• 87% of members reported, “I feel proud of being a member.”
  • 15 parents attended 4-H events, 2 parents regularly help with trips
  • Two new 4-H Robotics clubs model after us.
  • One 4-H teacher sits on the 4-H County Advisory Board.
  • Two new 4-H leaders, 5 adult helpers.
  • Extension has a key role in the school improvement plan and new charter in collaboration with the Mayor, teachers and neighbors.

Our program is frequently visited by other youth organizations and young teachers to observe positive youth development at work.

slide21

If you want to find out more about us, please write to Claudia, claudia@purdue.edu, or give us a call to the Marion County Extension Office. We love visitors, so stop by the school when you are in Indy!

using technology to promote your programs

Using Technology to Promote Your Programs

Renate Jobst, rjobst@purdue.edu, 812-547-7084

useful and easy technology tools
Useful (and Easy) Technology Tools
  • County Web site
  • Facebook
  • Blogs
  • Newspaper, snail mail, e-mail and newsletters(Yes, I am including these “old school” methods!) I’ll explain why later.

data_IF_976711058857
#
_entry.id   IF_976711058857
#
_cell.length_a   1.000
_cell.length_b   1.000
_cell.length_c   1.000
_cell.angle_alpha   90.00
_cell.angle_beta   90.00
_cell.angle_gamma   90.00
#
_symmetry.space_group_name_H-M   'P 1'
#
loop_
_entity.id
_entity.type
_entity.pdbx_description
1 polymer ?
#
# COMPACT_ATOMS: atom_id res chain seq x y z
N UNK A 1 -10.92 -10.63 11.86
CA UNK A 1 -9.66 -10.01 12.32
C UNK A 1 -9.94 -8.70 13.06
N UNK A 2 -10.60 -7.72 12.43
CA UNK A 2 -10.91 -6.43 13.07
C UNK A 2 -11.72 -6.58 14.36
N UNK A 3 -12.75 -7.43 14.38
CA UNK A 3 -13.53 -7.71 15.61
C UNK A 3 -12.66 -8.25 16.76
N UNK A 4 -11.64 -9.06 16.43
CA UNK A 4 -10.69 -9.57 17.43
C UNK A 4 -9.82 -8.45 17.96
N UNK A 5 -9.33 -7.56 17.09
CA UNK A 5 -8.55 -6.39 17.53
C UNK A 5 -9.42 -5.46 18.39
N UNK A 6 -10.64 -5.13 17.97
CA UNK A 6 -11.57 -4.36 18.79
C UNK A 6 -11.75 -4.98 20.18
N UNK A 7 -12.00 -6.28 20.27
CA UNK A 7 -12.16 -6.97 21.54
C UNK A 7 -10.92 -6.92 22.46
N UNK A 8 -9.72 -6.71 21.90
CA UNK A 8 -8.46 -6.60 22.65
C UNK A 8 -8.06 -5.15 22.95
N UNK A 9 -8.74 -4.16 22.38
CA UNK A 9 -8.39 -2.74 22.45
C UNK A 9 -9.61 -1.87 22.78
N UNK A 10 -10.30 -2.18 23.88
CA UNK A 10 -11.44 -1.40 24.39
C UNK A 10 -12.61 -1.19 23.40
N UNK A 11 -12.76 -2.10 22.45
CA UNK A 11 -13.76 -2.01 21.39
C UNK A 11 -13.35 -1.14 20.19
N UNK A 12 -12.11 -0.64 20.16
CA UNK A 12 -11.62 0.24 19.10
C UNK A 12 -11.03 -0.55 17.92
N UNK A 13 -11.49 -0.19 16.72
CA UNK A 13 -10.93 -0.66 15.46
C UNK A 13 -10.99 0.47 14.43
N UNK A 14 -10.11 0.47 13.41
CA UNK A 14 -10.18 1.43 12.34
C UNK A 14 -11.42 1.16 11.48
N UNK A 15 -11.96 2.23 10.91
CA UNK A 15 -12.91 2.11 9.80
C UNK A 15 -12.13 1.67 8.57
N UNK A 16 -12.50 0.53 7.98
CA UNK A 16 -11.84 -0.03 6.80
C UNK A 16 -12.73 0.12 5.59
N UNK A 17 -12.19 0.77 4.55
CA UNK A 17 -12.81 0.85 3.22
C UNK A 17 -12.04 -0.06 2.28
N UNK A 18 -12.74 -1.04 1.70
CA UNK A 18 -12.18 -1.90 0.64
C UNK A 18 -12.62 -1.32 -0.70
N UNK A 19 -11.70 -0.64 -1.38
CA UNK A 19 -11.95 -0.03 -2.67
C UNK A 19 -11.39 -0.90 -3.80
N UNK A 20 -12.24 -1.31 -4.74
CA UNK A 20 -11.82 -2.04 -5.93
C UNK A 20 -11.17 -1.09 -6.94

• NOTE: Yes, e-mail is considered “old school” now!
county web site
County Web site
  • Can be central place to house materials, resources and information
  • Create Web sites for your different groups(This can be done under Local Links)
great place to post requested materials
Great place to post requested materials
  • 4-H handbook, project materials, resources, etc.
    • Keep in mind you must tell AND REMIND people it’s on the Web site.
    • You must make it easy to find.
    • Always provide PDF format.
county web site1
County Web site
  • Great for posting updates (But how do you let 4-H families know it’s been updated?)
    • E-mails and Facebook are great methods
what can facebook do for you
What can Facebook do for you?
  • Facebook is a great social media tool. In my experience, FB and texting seem to be the best methods to get info out to teens
  • Perry County 4-H and PC 4-H Fair have a page
  • With FB, you can create events
  • You can promote your Web site updates, programs, send out reminders, etc.
  • Discussion boards can be used to plan events